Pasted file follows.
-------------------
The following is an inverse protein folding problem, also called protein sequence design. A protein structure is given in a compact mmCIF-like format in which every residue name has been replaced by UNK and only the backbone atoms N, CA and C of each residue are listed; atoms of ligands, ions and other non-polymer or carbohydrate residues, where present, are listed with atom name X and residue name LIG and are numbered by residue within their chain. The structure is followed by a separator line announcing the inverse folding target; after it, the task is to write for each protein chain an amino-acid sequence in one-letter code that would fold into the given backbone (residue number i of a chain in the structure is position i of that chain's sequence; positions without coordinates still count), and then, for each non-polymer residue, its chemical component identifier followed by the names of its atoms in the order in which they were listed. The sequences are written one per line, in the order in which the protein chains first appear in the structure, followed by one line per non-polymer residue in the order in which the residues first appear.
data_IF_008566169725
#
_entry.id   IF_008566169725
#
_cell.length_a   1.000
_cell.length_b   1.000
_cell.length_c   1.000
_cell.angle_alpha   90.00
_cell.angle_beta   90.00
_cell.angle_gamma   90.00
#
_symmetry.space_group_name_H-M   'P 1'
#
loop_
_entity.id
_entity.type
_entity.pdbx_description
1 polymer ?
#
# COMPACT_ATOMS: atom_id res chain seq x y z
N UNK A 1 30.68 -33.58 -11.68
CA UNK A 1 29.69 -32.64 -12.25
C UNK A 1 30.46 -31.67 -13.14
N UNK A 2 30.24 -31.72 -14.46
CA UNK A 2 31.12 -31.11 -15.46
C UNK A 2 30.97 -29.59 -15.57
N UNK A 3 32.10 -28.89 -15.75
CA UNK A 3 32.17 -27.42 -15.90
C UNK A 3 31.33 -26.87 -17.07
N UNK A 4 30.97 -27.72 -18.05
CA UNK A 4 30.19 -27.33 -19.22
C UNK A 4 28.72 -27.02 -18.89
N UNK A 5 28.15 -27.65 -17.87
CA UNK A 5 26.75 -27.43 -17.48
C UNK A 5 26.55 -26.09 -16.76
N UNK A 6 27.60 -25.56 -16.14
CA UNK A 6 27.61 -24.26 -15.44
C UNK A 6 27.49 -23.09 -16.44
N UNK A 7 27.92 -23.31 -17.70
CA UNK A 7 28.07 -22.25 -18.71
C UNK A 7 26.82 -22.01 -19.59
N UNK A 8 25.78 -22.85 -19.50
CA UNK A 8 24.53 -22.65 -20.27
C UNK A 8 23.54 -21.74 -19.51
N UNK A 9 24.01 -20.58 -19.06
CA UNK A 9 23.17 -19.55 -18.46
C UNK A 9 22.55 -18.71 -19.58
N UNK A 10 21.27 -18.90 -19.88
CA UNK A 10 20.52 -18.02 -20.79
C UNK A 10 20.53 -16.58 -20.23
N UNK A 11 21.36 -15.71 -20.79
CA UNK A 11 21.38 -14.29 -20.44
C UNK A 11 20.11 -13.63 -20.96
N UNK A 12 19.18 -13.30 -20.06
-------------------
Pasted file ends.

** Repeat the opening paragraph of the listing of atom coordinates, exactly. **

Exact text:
The following is an inverse protein folding problem, also called protein sequence design. A protein structure is given in a compact mmCIF-like format in which every residue name has been replaced by UNK and only the backbone atoms N, CA and C of each residue are listed; atoms of ligands, ions and other non-polymer or carbohydrate residues, where present, are listed with atom name X and residue name LIG and are numbered by residue within their chain. The structure is followed by a separator line announcing the inverse folding target; after it, the task is to write for each protein chain an amino-acid sequence in one-letter code that would fold into the given backbone (residue number i of a chain in the structure is position i of that chain's sequence; positions without coordinates still count), and then, for each non-polymer residue, its chemical component identifier followed by the names of its atoms in the order in which they were listed. The sequences are written one per line, in the order in which the protein chains first appear in the structure, followed by one line per non-polymer residue in the order in which the residues first appear.